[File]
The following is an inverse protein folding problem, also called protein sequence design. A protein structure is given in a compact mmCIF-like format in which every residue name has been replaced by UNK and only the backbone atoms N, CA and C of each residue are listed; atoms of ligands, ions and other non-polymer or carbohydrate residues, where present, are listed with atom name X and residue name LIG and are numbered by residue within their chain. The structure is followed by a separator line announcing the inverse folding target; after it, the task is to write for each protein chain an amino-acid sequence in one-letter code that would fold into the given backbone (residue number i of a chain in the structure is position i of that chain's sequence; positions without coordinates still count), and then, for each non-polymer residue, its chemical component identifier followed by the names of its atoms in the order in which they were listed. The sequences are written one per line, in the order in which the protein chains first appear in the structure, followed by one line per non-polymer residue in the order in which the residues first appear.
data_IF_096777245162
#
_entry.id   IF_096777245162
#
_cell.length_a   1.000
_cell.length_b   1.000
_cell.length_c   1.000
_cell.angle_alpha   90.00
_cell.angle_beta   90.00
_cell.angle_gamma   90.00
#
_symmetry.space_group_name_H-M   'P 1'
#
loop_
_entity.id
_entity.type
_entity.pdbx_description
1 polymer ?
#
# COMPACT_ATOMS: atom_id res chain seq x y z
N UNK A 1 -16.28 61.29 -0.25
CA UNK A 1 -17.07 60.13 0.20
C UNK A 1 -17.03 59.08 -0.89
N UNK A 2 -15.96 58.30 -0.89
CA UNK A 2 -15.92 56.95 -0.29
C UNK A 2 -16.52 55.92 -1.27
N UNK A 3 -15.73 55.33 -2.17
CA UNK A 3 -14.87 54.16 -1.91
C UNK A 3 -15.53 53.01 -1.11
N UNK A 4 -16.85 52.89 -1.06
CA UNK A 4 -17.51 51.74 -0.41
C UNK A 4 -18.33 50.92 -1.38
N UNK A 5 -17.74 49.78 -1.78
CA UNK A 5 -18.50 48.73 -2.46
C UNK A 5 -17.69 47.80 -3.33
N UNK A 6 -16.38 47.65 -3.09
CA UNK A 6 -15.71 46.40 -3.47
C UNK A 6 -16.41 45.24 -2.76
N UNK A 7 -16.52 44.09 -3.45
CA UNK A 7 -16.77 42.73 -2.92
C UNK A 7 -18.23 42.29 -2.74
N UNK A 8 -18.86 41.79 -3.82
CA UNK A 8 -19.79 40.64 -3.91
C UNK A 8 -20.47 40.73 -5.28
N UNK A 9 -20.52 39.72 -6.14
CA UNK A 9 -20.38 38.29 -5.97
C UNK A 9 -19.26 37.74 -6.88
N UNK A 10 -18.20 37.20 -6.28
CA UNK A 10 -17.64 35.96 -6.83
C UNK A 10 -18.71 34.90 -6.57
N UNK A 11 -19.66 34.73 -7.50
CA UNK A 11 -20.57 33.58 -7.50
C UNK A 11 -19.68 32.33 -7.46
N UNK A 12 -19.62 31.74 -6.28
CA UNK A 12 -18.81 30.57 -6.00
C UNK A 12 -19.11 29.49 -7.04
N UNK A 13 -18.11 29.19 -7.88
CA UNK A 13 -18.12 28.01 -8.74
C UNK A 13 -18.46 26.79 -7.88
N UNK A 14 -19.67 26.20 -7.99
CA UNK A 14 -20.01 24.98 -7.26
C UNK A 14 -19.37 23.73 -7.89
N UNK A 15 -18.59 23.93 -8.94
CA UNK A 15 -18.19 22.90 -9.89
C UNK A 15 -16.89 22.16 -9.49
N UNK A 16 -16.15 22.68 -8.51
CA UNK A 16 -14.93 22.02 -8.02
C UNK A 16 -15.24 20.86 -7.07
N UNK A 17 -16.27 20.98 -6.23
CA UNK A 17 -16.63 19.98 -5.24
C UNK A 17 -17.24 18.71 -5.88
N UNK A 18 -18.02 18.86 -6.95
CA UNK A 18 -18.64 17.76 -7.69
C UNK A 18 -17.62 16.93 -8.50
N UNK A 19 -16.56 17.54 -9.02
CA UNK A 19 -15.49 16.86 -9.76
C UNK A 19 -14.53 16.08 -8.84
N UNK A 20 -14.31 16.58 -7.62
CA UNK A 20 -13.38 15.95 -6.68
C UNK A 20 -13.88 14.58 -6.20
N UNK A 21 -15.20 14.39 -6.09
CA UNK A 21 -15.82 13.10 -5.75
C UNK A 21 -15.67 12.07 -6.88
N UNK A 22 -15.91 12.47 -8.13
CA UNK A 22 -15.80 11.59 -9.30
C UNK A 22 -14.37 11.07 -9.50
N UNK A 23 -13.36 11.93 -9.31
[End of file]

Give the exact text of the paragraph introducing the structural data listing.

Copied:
The following is an inverse protein folding problem, also called protein sequence design. A protein structure is given in a compact mmCIF-like format in which every residue name has been replaced by UNK and only the backbone atoms N, CA and C of each residue are listed; atoms of ligands, ions and other non-polymer or carbohydrate residues, where present, are listed with atom name X and residue name LIG and are numbered by residue within their chain. The structure is followed by a separator line announcing the inverse folding target; after it, the task is to write for each protein chain an amino-acid sequence in one-letter code that would fold into the given backbone (residue number i of a chain in the structure is position i of that chain's sequence; positions without coordinates still count), and then, for each non-polymer residue, its chemical component identifier followed by the names of its atoms in the order in which they were listed. The sequences are written one per line, in the order in which the protein chains first appear in the structure, followed by one line per non-polymer residue in the order in which the residues first appear.